Millions of Californians Face Power Outages in the Largest Preventive Blackout
Bottled water and batteries were flying off the shelves at California stores as millions of customers prepared to live without electricity for days in the face of what Pacific Gas & Electric called an unprecedented wildfire danger.
The utility announced that it was shutting off power to 800,000 customers in 34 northern, central and coastal California counties beginning as early as midnight Wednesday to reduce the chance of fierce winds knocking down or toppling trees into power lines during a siege of hot, dry, gusty weather.
Gusts of 35 to 45 mph were forecast to sweep a vast swath of the state, from the San Francisco Bay area to the agricultural Central Valley and especially in the Sierra Nevada foothills, where a November wildfire blamed on PG&E transmission lines killed 85 people and virtually incinerated the town of Paradise....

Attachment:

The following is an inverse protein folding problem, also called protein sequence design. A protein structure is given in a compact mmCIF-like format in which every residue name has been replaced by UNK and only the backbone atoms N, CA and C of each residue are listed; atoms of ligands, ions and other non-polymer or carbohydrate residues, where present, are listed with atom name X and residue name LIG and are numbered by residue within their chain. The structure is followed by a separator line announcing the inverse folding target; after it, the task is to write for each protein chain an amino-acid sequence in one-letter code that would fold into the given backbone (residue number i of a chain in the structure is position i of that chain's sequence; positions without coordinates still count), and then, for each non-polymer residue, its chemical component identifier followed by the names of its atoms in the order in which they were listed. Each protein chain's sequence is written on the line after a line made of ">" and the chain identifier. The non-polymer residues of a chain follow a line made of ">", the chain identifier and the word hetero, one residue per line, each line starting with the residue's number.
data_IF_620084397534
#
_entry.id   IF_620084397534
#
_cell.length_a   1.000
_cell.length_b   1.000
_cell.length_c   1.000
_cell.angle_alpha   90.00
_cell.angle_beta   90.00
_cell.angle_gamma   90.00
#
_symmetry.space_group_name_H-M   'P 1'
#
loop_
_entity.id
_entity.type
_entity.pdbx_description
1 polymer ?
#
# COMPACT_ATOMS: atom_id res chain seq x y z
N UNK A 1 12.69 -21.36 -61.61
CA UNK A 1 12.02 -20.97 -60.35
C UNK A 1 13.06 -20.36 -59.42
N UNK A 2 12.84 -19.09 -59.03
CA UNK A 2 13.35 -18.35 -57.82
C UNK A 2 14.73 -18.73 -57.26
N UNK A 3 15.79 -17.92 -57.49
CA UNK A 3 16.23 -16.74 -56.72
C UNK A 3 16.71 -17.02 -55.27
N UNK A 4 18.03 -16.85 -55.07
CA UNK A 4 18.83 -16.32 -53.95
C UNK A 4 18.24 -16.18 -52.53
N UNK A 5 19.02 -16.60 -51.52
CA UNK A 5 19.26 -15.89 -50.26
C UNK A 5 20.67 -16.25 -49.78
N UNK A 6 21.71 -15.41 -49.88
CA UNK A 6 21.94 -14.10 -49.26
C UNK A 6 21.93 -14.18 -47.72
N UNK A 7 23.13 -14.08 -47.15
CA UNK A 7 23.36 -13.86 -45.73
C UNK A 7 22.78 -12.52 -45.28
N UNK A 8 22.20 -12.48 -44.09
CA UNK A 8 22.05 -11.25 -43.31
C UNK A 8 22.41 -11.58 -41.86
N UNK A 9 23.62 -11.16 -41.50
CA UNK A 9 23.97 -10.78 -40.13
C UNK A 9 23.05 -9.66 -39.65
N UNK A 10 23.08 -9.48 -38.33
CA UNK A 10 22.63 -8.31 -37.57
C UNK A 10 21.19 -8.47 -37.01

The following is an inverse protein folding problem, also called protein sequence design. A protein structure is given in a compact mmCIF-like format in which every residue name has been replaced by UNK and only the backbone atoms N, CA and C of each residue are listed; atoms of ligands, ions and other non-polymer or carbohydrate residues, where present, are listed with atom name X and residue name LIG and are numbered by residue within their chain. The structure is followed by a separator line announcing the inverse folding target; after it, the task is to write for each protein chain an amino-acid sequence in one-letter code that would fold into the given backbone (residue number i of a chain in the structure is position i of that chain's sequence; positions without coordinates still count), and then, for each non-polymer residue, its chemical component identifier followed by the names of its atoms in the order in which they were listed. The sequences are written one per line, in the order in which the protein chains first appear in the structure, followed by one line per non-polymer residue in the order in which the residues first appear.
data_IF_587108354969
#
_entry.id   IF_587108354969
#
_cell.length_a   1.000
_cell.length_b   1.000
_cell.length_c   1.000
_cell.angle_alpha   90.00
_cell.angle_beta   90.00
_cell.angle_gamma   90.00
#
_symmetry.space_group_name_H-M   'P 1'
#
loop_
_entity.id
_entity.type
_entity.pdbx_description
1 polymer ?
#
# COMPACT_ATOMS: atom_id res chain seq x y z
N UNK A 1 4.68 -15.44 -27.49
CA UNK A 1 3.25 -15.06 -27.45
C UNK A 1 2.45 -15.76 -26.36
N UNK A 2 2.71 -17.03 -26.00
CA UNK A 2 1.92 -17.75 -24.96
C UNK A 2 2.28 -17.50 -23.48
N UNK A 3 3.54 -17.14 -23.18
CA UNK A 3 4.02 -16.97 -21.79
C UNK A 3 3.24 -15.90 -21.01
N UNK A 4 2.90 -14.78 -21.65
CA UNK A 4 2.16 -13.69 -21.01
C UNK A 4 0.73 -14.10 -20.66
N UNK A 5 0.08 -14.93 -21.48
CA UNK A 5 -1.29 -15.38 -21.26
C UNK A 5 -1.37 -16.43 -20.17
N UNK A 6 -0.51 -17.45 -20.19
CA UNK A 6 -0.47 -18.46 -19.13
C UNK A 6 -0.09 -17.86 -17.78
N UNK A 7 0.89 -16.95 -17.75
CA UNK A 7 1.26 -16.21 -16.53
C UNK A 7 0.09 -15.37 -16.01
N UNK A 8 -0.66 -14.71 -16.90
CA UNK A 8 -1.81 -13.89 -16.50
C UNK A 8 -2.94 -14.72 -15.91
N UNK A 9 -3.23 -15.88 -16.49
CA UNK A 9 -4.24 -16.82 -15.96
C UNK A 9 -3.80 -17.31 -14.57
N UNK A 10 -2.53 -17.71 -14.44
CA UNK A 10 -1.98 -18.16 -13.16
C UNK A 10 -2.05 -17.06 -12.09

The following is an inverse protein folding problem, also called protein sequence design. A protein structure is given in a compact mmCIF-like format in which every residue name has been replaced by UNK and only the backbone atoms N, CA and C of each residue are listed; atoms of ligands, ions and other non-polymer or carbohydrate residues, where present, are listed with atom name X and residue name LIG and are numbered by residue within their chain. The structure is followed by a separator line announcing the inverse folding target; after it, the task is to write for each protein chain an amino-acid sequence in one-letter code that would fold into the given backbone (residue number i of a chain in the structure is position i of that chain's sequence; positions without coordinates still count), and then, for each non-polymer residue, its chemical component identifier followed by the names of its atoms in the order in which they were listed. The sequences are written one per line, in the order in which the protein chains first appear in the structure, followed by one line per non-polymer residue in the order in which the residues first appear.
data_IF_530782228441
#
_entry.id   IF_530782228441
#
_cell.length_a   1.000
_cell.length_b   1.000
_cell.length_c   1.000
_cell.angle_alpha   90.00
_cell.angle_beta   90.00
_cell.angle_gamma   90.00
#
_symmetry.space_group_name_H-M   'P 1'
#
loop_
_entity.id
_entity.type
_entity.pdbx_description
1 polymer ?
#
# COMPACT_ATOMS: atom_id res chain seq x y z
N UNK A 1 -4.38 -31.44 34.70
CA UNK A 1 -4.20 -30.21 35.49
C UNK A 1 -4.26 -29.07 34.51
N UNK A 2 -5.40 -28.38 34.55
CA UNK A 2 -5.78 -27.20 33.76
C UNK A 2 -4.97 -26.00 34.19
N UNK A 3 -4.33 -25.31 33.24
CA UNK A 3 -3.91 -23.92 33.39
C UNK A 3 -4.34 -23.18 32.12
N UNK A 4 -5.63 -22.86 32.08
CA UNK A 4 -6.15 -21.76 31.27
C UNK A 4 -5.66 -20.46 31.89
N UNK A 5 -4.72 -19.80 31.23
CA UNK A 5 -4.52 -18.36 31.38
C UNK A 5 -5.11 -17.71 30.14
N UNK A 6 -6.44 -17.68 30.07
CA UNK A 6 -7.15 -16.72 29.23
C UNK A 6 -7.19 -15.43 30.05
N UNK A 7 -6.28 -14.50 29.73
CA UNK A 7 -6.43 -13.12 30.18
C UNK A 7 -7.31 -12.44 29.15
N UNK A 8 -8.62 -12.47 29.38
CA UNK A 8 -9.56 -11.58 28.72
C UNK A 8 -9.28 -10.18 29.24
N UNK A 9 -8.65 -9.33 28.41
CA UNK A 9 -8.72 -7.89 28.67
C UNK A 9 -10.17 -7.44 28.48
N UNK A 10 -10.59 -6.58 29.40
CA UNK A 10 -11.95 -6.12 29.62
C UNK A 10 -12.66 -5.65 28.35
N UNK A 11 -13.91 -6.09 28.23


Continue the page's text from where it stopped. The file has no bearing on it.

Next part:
Here in Mississippi there is a statewide burn ban due to prolonged drought. I hope we get substantial precipitation soon. In October, Mississippians traditionally gather around campfires to roast weenies, marshmallows and possums.
One wonders what percentage of fires are started by downed power lines? I would think a very low one. Shutting power off is a cover your butt move, which won't do anything to prevent personal carelessness. But it is California.
PGE was prosecuted or at least acquitted of starting one of the most deadly fires last year. So this year, they cut power so it cannot be their fault, criminally or thru civil suit.
Can't say I blame PGE.
One does have to wonder if this isn't a foretaste of what's to come. A terribly sinful and unrepentant mass of people are suffering for their sins but refusing to turn to the Lord in faith and repentence.
ABC Radio News Online wrote: .... The California Highway Patrol is reminding drivers that if a traffic light is flashing, treat it as a stop sign intersection. If the light is out, treat as an all-way stop.
excerpt from, "Power restored to some CA homes, but hundreds of thousands remain in the dark to reduce wildfire risk"